Russian reforms lay foundations for stock market surge
President Vladimir Putin is serious about opening the door to foreign investors, and the economy is stronger than many believe.
Russian stocks are "ridiculously undervalued", according to FE Alpha Manager Elena Shaftan
, who believes the new government’s economic reforms are making investing in Russia more attractive than ever.
The country’s GDP is predicted to grow at four per cent this year, its inflation is at an unprecedentedly low level of 3.7 per cent, and retail sales and investment each grew by more than 10 per cent in the first quarter, says Shaftan, who heads up the Jupiter Emerging European Opportunities
Newly elected president Putin has promised to liberalise the economy, encourage foreign investment and privatise state services, and Shaftan believes that however sceptical observers may be about his intentions, Putin’s own interests will encourage him down this path.
"In order to secure his place in history as the leader who restored Russia’s greatness (a cause that he seems committed to), Putin is keen to ensure the economy grows above five per cent per annum," she explained.
"It appears he now understands that this is unachievable without reforms which liberalise the economy and attract foreign investment; hence the need to improve the investment climate and fight corruption."
The Russian government has altered regulations and tax rules to ease high-profile deals between government-backed gas company Rosneft and foreign energy companies to explore the Arctic, and this is just one of a series of reforms aimed at encouraging foreign capital into the country.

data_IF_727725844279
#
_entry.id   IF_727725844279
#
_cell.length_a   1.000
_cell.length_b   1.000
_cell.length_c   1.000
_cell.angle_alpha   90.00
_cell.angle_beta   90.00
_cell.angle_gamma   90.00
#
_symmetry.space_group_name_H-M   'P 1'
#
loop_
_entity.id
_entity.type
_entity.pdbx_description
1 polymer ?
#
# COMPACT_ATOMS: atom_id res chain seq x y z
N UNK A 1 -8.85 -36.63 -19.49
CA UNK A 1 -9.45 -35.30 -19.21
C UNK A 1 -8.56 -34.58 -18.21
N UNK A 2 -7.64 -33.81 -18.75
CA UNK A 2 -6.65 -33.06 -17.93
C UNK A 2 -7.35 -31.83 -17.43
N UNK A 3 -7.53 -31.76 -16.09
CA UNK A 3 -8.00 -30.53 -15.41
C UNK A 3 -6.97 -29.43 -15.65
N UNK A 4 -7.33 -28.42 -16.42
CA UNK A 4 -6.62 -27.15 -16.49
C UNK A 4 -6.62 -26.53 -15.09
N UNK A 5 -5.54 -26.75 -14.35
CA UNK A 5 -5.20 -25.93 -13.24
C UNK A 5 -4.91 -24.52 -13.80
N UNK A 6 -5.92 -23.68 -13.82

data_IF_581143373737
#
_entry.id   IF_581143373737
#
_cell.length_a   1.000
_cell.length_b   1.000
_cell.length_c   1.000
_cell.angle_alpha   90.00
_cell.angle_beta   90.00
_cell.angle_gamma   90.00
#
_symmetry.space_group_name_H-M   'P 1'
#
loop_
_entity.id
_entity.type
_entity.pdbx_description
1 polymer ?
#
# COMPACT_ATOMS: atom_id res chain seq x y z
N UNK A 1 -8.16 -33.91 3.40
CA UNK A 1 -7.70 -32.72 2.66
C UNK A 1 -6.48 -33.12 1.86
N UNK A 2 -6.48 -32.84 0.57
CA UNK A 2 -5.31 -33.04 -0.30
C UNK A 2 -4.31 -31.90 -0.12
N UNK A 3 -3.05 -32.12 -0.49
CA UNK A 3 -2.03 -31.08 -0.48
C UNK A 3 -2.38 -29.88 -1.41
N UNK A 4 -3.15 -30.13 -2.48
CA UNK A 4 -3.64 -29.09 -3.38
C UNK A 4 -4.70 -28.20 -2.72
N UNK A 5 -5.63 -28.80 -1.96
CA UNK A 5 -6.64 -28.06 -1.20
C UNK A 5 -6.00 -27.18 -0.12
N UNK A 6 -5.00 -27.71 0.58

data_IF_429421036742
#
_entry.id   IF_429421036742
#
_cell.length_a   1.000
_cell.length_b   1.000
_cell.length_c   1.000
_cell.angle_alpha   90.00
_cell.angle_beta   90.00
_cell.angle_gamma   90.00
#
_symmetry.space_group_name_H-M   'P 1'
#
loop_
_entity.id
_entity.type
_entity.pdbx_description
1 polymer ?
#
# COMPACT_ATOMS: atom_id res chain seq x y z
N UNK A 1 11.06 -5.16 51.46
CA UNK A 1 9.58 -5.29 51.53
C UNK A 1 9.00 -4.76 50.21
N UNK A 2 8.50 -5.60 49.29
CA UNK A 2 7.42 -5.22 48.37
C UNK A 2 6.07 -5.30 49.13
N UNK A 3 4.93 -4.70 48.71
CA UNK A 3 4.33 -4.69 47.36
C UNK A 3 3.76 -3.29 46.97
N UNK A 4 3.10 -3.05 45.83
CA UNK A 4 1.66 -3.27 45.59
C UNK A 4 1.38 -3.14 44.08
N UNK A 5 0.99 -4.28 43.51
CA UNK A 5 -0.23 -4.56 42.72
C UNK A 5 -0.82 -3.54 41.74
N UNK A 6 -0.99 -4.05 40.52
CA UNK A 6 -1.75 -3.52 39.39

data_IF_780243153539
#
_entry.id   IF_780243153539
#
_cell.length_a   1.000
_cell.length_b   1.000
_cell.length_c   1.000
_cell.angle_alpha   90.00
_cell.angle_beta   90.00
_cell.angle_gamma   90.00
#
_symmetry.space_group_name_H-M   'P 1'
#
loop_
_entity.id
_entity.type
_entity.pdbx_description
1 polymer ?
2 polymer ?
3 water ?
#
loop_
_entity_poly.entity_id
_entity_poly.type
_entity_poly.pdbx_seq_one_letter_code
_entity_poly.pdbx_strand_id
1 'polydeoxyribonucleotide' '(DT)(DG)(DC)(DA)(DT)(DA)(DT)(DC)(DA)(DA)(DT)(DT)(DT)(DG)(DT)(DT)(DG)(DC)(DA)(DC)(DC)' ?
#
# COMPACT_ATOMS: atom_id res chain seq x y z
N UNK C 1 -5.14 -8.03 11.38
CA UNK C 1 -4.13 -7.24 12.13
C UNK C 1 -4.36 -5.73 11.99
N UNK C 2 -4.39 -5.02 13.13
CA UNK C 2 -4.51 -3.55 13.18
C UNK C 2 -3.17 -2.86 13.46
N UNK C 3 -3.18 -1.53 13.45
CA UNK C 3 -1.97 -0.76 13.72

Shaftan points to changes that will bring regulation up to international standards and thereby allow UK-domiciled funds to buy the stock of Russian companies.
There is also an effort to encourage the payment of dividends, with the government expected to stipulate a minimum 25 per cent payout for state-owned companies.
"There seems to be a sea change in the dividend culture; returning cash to shareholders is becoming fashionable and respectable behaviour as companies begin to understand the culture of capital markets," Shaftan explained.
Analysts often say the Russian economy is too dependent on the price of oil, and president Putin’s pre-election spending promises were thought to be impossible without a significant rise in its price.
However, Shaftan claims that most spending promises were already budgeted in, and that if oil prices were to fall, a devalued rouble would ease the pain, while the government is strong enough to make budgetary cuts.
"Given the robust domestic macro and micro outlook, cheap valuations and little enthusiasm towards Russia, it is not hard to believe that the market could surprise on the upside in the coming months," she commented.
Performance of fund vs index since launch
Source: FE Analytics
Shaftan is positioned to take advantage if Russia does perform well, as her Jupiter Emerging European Opportunities portfolio has 73.54 per cent of its funds in the country, boosted by its three biggest holdings of Russian bank Sberbank and energy companies Gazprom and Lukoil.
She has managed the fund since it was launched in 2002, in which time it has returned 262.54 per cent, compared with 334.79 per cent from its MSCI EM Europe 10/40 benchmark.